“Apostrophes show possession (except for personal pronouns), mark omissions in contractions, and form certain plurals” (Harbrace College Handbook, 13th edition).
The fight to eliminate the apostrophe has been going on for a long time and it naturally continues into the 21st century. On the web site “Kill The Apostrophe” the unnamed author wants to eliminate the apostrophe because “The fact is that apostrophes are redundant and consume considerable time and resource and wed be better off without em.” It is also wasteful, a tool of snobbery, time consuming, impedes communication and understanding, and is a distraction “for reasonable and intelligent people.” The author doesn’t want to pass a law but wants to effect “some change down on the ground.” He wants us to wage war against the apostrophe.
John McWhorter, an American linguist and political commenter according to Wikipedia, strikes back at those who want to kill the apostrophe in his essay “The Foolish, Malicious War on Apostrophe’s” on the New Republic web site. He admits that “More than a few understand that apostrophes serve no function and could be eliminated from writing with ill effect.” However, “The only reason the apostrophe will always be with us… is not clarity but the mere fact that writing without it looks funny to us.”
Im the kind of person who wants to protect the language from the language police and I hope youre too. I’d like to agree with McWhorter that “the apostrophe will be with us forever.” But texting and tweeting give me no hope. Even The Apostrophe Protection Society, which reminds “all writers of English text, whether on notices or in documents of any type, of the correct usage of the apostrophe should you wish to put right mistakes you may have inadvertently made,” may not be able to protect it.
I wonder how in 50 years talking with fingers and thumbs will change written language. Will the period become a weapon of aggression? Will the apostrophe finally disappear? Will punctuation disappear?
Maybe the apostrophe has no practical use, but we should keep it but I’ve no idea why. Which side of the apostrophe fence are you on?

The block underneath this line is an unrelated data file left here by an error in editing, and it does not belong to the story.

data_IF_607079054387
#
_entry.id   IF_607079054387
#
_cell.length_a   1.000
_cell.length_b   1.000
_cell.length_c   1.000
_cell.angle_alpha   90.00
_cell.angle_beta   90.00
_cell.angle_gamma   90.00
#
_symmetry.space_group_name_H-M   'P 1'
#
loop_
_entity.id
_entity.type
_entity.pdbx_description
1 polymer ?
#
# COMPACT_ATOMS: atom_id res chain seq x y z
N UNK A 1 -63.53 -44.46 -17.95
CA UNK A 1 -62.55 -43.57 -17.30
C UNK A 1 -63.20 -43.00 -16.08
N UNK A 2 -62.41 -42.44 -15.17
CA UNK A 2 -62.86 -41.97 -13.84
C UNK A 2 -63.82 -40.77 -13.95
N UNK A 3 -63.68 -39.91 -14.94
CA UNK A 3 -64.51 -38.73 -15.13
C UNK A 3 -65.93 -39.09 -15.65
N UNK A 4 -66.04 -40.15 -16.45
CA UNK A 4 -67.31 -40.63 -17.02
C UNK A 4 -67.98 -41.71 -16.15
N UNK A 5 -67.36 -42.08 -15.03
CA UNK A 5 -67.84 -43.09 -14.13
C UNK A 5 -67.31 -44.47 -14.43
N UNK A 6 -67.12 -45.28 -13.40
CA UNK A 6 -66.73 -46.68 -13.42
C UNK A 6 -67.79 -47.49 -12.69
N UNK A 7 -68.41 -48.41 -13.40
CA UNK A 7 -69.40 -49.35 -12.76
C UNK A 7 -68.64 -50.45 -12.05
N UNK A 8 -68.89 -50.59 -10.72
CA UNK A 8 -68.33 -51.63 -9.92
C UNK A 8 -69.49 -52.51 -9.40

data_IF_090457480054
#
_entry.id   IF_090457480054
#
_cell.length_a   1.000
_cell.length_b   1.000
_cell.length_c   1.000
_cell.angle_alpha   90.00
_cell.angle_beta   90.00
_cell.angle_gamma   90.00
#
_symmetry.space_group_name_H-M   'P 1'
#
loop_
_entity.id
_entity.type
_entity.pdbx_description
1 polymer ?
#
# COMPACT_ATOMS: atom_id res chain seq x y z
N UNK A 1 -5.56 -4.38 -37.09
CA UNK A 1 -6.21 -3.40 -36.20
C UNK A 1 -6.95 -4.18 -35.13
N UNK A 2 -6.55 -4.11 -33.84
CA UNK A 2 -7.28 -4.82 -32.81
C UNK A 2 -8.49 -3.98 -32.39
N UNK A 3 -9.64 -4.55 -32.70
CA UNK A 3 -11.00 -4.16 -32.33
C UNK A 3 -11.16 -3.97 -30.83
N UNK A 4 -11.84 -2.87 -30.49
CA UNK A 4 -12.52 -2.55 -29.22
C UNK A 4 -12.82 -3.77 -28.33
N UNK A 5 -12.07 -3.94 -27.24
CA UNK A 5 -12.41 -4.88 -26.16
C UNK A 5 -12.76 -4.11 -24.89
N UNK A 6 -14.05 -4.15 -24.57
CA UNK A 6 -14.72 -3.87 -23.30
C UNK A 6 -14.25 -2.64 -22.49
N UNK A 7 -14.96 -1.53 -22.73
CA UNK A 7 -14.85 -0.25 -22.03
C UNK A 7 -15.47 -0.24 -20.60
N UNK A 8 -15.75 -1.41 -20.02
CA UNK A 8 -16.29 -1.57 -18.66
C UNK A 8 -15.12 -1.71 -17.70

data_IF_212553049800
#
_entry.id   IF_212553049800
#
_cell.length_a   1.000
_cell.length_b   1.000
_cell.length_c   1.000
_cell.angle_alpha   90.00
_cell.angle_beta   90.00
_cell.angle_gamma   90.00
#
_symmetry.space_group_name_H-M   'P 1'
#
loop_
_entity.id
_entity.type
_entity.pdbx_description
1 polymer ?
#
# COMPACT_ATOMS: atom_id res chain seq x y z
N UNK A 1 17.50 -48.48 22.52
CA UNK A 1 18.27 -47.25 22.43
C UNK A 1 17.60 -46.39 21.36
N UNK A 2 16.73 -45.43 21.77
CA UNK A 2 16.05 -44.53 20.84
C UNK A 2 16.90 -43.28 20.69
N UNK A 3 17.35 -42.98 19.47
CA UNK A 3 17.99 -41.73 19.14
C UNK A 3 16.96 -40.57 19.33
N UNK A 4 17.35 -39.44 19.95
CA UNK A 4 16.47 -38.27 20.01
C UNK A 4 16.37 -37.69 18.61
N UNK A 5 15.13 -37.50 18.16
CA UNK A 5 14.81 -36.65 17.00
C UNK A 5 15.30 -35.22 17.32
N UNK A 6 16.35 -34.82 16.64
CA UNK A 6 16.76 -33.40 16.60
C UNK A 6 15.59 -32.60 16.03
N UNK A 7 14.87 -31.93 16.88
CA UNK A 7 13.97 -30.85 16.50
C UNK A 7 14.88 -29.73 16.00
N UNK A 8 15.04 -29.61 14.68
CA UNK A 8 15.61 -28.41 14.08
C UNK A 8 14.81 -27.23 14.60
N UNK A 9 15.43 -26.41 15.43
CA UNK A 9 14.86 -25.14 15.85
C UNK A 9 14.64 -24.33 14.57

Finally, while surfing the web looking for more articles on punctuation, I stumbled on an interesting tidbit of information: September 24 of each year is “National Punctuation Day.”

Period. Full stop.

25 January 2014

My Favorite Reads of 2013

by Elizabeth Zelvin

I read twenty books I loved last year and started close to 150 that I didn't finish, not to mention a number of books, some the latest in series by well-known authors, that failed to engage my interest more than marginally: I slogged through those over periods up to two weeks of bedtime reading, since they reliably made me drowsy.

Here are the twenty books that were winners for me. Note that my tastes are as idiosyncratic as those of any reader. They run to intelligent writing, strong voice, endearing characters, clever dialogue, and plausible relationships. Given those elements, I'm looking for a plot that keeps moving, though not necessarily at breakneck pace.

In alphabetical order:

Maggie Barbieri, Once Upon A Lie, 2013
A beautifully worked out unreliable narrator mystery with a likable protagonist. If this is the first in a series, I'll definitely read the next one, and I plan to go back and try the author's earlier work.

PM Carlson, Rehearsal for Murder, 1988
PM Carlson, Murder Unrenovated, 1988
PM Carlson, Murder is Pathological, 1986
I know Pat Carlson from Sisters in Crime, but I hadn't read her Maggie Ryan novels until Jim Huang, a small press publisher and bookseller as well as a Mister Sister, started re-issuing them in e-editions. They typify the character-driven traditional mystery that's so hard to get published nowadays, with the added twist--unusual but not unique--of not making Maggie herself a point of view character.

Jane Casey, The Last Girl, 2013
Jane Casey, The Burning, 2012
Jane Casey, The Reckoning, 2012
I read the latest first and liked it enough to go back to the beginning of the series. Maeve Corrigan is an Irish detective constable in London. Nice balance between police procedural and character arc, reminiscent of Deborah Crombie's Kincaid/Gemma James series. Some might compare her to Elizabeth George, but George's latest was one of those books that took me forever to finish because it kept putting me to sleep, on top of irritating me with its many implausabilities; I think it's time for me to give up on George.

Anne Cleeland, Murder in Thrall, 2013
Another Irish detective constable heroine at Scotland Yard, another British lord turned copper like George's Lynley, a satisfying police procedural--and the most unusual love story I've come across in ages. The author takes a big risk and pulls it off beautifully. The sequel is due this summer, and I'm looking forward to it.

Deborah Crombie, The Sound of Broken Glass, 2013
A long-running series of character-driven police procedurals that's still getting better and better. You may be getting the impression that I'm a fan of police procedurals, but in fact, what I care about is the authenticity and appeal of the characters and their relationships.